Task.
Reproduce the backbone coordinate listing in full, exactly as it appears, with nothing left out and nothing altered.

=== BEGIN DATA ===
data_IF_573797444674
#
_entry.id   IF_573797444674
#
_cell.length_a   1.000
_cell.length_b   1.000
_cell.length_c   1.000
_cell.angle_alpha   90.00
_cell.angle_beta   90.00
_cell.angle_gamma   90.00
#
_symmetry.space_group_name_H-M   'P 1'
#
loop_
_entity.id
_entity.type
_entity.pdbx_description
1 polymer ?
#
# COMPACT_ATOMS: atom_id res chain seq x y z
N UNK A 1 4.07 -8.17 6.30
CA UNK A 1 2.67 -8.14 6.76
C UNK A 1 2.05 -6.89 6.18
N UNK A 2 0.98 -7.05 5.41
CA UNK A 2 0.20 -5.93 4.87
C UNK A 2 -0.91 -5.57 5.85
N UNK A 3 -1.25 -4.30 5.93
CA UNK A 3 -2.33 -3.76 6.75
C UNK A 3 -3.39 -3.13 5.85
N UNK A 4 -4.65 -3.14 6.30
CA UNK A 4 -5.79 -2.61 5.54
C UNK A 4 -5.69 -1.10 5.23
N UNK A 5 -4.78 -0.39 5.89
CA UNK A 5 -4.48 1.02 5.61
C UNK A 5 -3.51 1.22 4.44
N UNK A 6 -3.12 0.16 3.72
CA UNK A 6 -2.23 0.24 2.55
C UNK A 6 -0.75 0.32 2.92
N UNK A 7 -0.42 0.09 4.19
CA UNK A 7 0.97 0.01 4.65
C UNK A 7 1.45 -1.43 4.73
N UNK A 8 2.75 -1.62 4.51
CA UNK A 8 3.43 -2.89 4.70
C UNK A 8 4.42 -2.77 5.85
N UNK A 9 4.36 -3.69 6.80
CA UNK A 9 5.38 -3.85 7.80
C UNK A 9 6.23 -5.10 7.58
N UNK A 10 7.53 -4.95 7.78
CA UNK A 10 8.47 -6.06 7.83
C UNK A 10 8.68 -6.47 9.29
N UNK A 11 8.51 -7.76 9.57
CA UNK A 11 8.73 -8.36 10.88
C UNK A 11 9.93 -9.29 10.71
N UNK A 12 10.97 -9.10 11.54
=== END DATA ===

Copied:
data_IF_573797444674
#
_entry.id   IF_573797444674
#
_cell.length_a   1.000
_cell.length_b   1.000
_cell.length_c   1.000
_cell.angle_alpha   90.00
_cell.angle_beta   90.00
_cell.angle_gamma   90.00
#
_symmetry.space_group_name_H-M   'P 1'
#
loop_
_entity.id
_entity.type
_entity.pdbx_description
1 polymer ?
#
# COMPACT_ATOMS: atom_id res chain seq x y z
N UNK A 1 4.07 -8.17 6.30
CA UNK A 1 2.67 -8.14 6.76
C UNK A 1 2.05 -6.89 6.18
N UNK A 2 0.98 -7.05 5.41
CA UNK A 2 0.20 -5.93 4.87
C UNK A 2 -0.91 -5.57 5.85
N UNK A 3 -1.25 -4.30 5.93
CA UNK A 3 -2.33 -3.76 6.75
C UNK A 3 -3.39 -3.13 5.85
N UNK A 4 -4.65 -3.14 6.30
CA UNK A 4 -5.79 -2.61 5.54
C UNK A 4 -5.69 -1.10 5.23
N UNK A 5 -4.78 -0.39 5.89
CA UNK A 5 -4.48 1.02 5.61
C UNK A 5 -3.51 1.22 4.44
N UNK A 6 -3.12 0.16 3.72
CA UNK A 6 -2.23 0.24 2.55
C UNK A 6 -0.75 0.32 2.92
N UNK A 7 -0.42 0.09 4.19
CA UNK A 7 0.97 0.01 4.65
C UNK A 7 1.45 -1.43 4.73
N UNK A 8 2.75 -1.62 4.51
CA UNK A 8 3.43 -2.89 4.70
C UNK A 8 4.42 -2.77 5.85
N UNK A 9 4.36 -3.69 6.80
CA UNK A 9 5.38 -3.85 7.80
C UNK A 9 6.23 -5.10 7.58
N UNK A 10 7.53 -4.95 7.78
CA UNK A 10 8.47 -6.06 7.83
C UNK A 10 8.68 -6.47 9.29
N UNK A 11 8.51 -7.76 9.57
CA UNK A 11 8.73 -8.36 10.88
C UNK A 11 9.93 -9.29 10.71
N UNK A 12 10.97 -9.10 11.54